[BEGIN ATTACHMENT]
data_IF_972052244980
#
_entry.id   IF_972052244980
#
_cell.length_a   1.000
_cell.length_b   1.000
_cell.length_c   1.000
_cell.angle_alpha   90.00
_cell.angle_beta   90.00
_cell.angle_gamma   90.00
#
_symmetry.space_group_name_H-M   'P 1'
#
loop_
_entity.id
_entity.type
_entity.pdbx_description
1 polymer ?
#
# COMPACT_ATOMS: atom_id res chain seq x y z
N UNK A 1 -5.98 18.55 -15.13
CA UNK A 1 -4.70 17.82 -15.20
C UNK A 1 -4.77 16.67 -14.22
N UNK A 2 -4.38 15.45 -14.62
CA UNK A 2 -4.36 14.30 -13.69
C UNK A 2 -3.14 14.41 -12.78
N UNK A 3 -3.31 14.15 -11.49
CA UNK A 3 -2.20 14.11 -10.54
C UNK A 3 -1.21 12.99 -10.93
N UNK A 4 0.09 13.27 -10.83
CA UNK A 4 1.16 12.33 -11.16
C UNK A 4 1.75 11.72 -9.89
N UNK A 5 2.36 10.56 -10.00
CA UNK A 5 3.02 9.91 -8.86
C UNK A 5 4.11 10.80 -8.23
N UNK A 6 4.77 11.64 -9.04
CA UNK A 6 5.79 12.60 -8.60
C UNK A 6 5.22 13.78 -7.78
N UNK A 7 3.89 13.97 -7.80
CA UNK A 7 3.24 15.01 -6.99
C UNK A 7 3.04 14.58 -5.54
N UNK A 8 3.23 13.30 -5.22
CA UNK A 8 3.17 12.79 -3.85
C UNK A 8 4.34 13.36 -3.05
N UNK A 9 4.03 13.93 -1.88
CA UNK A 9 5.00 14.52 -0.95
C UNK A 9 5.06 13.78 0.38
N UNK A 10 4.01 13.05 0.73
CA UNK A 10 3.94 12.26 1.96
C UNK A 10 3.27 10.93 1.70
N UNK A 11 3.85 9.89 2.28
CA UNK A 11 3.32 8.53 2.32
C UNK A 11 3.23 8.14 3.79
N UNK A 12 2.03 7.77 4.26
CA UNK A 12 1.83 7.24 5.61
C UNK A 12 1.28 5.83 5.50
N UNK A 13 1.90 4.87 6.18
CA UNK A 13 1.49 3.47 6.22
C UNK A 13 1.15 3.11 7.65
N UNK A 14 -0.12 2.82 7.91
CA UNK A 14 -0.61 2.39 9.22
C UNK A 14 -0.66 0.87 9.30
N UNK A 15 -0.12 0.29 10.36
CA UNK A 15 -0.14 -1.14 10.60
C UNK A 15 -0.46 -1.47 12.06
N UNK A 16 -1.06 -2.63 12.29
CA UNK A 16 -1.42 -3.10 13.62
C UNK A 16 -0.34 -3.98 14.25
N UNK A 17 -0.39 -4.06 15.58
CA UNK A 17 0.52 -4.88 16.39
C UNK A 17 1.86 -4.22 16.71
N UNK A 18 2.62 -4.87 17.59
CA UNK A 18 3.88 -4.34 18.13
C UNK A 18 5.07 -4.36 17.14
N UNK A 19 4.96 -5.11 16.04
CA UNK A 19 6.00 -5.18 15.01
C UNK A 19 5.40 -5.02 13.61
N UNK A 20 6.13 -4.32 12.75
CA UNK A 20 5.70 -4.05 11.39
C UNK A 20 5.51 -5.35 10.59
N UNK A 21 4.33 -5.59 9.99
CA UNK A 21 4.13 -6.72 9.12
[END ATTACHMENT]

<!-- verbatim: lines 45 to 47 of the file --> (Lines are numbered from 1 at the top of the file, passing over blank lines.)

N UNK A 9 4.03 13.93 -1.88
CA UNK A 9 5.00 14.52 -0.95
C UNK A 9 5.06 13.78 0.38